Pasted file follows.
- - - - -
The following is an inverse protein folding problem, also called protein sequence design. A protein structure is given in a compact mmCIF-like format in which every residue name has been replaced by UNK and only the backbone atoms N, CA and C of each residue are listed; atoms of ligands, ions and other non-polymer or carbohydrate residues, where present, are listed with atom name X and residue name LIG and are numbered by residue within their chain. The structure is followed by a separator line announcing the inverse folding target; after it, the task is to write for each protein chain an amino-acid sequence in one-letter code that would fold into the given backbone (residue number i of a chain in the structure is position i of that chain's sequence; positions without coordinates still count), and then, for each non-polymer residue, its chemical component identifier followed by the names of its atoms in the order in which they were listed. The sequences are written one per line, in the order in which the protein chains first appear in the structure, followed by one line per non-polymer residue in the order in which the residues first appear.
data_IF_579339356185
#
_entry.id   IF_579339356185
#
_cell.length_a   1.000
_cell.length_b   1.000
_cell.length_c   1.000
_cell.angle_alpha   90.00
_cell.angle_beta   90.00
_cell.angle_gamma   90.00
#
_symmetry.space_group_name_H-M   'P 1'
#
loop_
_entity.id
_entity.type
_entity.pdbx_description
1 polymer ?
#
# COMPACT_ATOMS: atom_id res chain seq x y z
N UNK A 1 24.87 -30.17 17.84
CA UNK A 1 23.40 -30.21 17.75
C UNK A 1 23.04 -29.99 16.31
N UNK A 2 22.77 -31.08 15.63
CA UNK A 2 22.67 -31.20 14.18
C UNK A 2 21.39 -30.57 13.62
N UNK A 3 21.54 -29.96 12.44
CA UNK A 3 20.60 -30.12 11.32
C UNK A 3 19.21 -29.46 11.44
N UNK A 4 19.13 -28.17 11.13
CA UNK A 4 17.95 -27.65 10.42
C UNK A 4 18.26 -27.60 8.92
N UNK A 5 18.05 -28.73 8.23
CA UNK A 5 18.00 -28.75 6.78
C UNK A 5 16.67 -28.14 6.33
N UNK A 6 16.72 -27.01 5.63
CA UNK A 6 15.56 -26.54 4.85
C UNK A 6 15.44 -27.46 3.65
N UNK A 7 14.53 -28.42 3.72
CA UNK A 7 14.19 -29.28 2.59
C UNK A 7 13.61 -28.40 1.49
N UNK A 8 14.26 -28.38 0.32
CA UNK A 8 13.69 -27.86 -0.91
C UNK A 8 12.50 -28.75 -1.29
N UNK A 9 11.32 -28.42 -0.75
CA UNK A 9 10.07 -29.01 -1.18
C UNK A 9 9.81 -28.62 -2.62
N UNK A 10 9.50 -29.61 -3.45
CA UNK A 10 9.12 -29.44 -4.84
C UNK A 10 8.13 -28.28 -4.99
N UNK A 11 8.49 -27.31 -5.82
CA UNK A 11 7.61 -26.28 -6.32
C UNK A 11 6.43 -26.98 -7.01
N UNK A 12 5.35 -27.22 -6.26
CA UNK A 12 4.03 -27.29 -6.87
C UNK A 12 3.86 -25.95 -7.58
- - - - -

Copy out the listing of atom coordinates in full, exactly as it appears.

The following is an inverse protein folding problem, also called protein sequence design. A protein structure is given in a compact mmCIF-like format in which every residue name has been replaced by UNK and only the backbone atoms N, CA and C of each residue are listed; atoms of ligands, ions and other non-polymer or carbohydrate residues, where present, are listed with atom name X and residue name LIG and are numbered by residue within their chain. The structure is followed by a separator line announcing the inverse folding target; after it, the task is to write for each protein chain an amino-acid sequence in one-letter code that would fold into the given backbone (residue number i of a chain in the structure is position i of that chain's sequence; positions without coordinates still count), and then, for each non-polymer residue, its chemical component identifier followed by the names of its atoms in the order in which they were listed. The sequences are written one per line, in the order in which the protein chains first appear in the structure, followed by one line per non-polymer residue in the order in which the residues first appear.
data_IF_579339356185
#
_entry.id   IF_579339356185
#
_cell.length_a   1.000
_cell.length_b   1.000
_cell.length_c   1.000
_cell.angle_alpha   90.00
_cell.angle_beta   90.00
_cell.angle_gamma   90.00
#
_symmetry.space_group_name_H-M   'P 1'
#
loop_
_entity.id
_entity.type
_entity.pdbx_description
1 polymer ?
#
# COMPACT_ATOMS: atom_id res chain seq x y z
N UNK A 1 24.87 -30.17 17.84
CA UNK A 1 23.40 -30.21 17.75
C UNK A 1 23.04 -29.99 16.31
N UNK A 2 22.77 -31.08 15.63
CA UNK A 2 22.67 -31.20 14.18
C UNK A 2 21.39 -30.57 13.62
N UNK A 3 21.54 -29.96 12.44
CA UNK A 3 20.60 -30.12 11.32
C UNK A 3 19.21 -29.46 11.44
N UNK A 4 19.13 -28.17 11.13
CA UNK A 4 17.95 -27.65 10.42
C UNK A 4 18.26 -27.60 8.92
N UNK A 5 18.05 -28.73 8.23
CA UNK A 5 18.00 -28.75 6.78
C UNK A 5 16.67 -28.14 6.33
N UNK A 6 16.72 -27.01 5.63
CA UNK A 6 15.56 -26.54 4.85
C UNK A 6 15.44 -27.46 3.65
N UNK A 7 14.53 -28.42 3.72
CA UNK A 7 14.19 -29.28 2.59
C UNK A 7 13.61 -28.40 1.49
N UNK A 8 14.26 -28.38 0.32
CA UNK A 8 13.69 -27.86 -0.91
C UNK A 8 12.50 -28.75 -1.29
N UNK A 9 11.32 -28.42 -0.75
CA UNK A 9 10.07 -29.01 -1.18
C UNK A 9 9.81 -28.62 -2.62
N UNK A 10 9.50 -29.61 -3.45
CA UNK A 10 9.12 -29.44 -4.84
C UNK A 10 8.13 -28.28 -4.99
N UNK A 11 8.49 -27.31 -5.82
CA UNK A 11 7.61 -26.28 -6.32
C UNK A 11 6.43 -26.98 -7.01
N UNK A 12 5.35 -27.22 -6.26
CA UNK A 12 4.03 -27.29 -6.87
C UNK A 12 3.86 -25.95 -7.58